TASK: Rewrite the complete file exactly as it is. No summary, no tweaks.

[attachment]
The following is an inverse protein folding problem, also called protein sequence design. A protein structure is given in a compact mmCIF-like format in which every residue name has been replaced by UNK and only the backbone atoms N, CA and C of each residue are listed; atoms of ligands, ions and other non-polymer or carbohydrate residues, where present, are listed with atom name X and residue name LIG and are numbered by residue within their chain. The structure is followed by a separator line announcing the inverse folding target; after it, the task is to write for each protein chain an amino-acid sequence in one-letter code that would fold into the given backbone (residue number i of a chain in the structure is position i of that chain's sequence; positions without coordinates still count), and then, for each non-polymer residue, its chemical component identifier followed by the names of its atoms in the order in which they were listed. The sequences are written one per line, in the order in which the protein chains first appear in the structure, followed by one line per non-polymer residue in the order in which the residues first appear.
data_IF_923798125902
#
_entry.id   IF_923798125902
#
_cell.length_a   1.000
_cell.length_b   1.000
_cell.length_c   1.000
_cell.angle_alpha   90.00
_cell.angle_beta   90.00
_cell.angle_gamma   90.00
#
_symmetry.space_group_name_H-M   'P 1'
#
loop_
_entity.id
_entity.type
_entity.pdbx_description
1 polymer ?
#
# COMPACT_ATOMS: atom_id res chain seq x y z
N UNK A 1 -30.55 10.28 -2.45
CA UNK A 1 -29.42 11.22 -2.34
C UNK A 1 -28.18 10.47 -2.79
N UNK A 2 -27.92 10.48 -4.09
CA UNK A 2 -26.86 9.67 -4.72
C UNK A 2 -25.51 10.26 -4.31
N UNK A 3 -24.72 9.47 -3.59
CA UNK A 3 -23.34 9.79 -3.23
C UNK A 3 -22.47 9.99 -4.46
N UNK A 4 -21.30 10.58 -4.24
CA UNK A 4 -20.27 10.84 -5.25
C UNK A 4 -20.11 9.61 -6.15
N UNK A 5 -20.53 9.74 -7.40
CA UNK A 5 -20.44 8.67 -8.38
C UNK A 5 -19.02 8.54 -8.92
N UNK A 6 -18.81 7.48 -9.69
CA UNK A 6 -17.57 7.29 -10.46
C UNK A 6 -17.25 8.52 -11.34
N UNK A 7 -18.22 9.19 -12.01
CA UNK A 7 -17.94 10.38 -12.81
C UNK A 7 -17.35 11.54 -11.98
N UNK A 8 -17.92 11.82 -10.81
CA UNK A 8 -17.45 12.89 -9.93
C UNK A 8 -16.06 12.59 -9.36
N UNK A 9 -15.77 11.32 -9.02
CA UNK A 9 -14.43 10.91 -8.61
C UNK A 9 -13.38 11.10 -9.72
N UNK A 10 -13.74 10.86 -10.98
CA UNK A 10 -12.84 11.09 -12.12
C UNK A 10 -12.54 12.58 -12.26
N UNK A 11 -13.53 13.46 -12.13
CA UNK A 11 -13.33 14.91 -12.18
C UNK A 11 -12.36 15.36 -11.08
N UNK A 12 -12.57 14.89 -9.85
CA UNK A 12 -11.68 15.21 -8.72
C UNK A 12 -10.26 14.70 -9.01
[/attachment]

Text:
The following is an inverse protein folding problem, also called protein sequence design. A protein structure is given in a compact mmCIF-like format in which every residue name has been replaced by UNK and only the backbone atoms N, CA and C of each residue are listed; atoms of ligands, ions and other non-polymer or carbohydrate residues, where present, are listed with atom name X and residue name LIG and are numbered by residue within their chain. The structure is followed by a separator line announcing the inverse folding target; after it, the task is to write for each protein chain an amino-acid sequence in one-letter code that would fold into the given backbone (residue number i of a chain in the structure is position i of that chain's sequence; positions without coordinates still count), and then, for each non-polymer residue, its chemical component identifier followed by the names of its atoms in the order in which they were listed. The sequences are written one per line, in the order in which the protein chains first appear in the structure, followed by one line per non-polymer residue in the order in which the residues first appear.
data_IF_923798125902
#
_entry.id   IF_923798125902
#
_cell.length_a   1.000
_cell.length_b   1.000
_cell.length_c   1.000
_cell.angle_alpha   90.00
_cell.angle_beta   90.00
_cell.angle_gamma   90.00
#
_symmetry.space_group_name_H-M   'P 1'
#
loop_
_entity.id
_entity.type
_entity.pdbx_description
1 polymer ?
#
# COMPACT_ATOMS: atom_id res chain seq x y z
N UNK A 1 -30.55 10.28 -2.45
CA UNK A 1 -29.42 11.22 -2.34
C UNK A 1 -28.18 10.47 -2.79
N UNK A 2 -27.92 10.48 -4.09
CA UNK A 2 -26.86 9.67 -4.72
C UNK A 2 -25.51 10.26 -4.31
N UNK A 3 -24.72 9.47 -3.59
CA UNK A 3 -23.34 9.79 -3.23
C UNK A 3 -22.47 9.99 -4.46
N UNK A 4 -21.30 10.58 -4.24
CA UNK A 4 -20.27 10.84 -5.25
C UNK A 4 -20.11 9.61 -6.15
N UNK A 5 -20.53 9.74 -7.40
CA UNK A 5 -20.44 8.67 -8.38
C UNK A 5 -19.02 8.54 -8.92
N UNK A 6 -18.81 7.48 -9.69
CA UNK A 6 -17.57 7.29 -10.46
C UNK A 6 -17.25 8.52 -11.34
N UNK A 7 -18.22 9.19 -12.01
CA UNK A 7 -17.94 10.38 -12.81
C UNK A 7 -17.35 11.54 -11.98
N UNK A 8 -17.92 11.82 -10.81
CA UNK A 8 -17.45 12.89 -9.93
C UNK A 8 -16.06 12.59 -9.36
N UNK A 9 -15.77 11.32 -9.02
CA UNK A 9 -14.43 10.91 -8.61
C UNK A 9 -13.38 11.10 -9.72
N UNK A 10 -13.74 10.86 -10.98
CA UNK A 10 -12.84 11.09 -12.12
C UNK A 10 -12.54 12.58 -12.26
N UNK A 11 -13.53 13.46 -12.13
CA UNK A 11 -13.33 14.91 -12.18
C UNK A 11 -12.36 15.36 -11.08
N UNK A 12 -12.57 14.89 -9.85
CA UNK A 12 -11.68 15.21 -8.72
C UNK A 12 -10.26 14.70 -9.01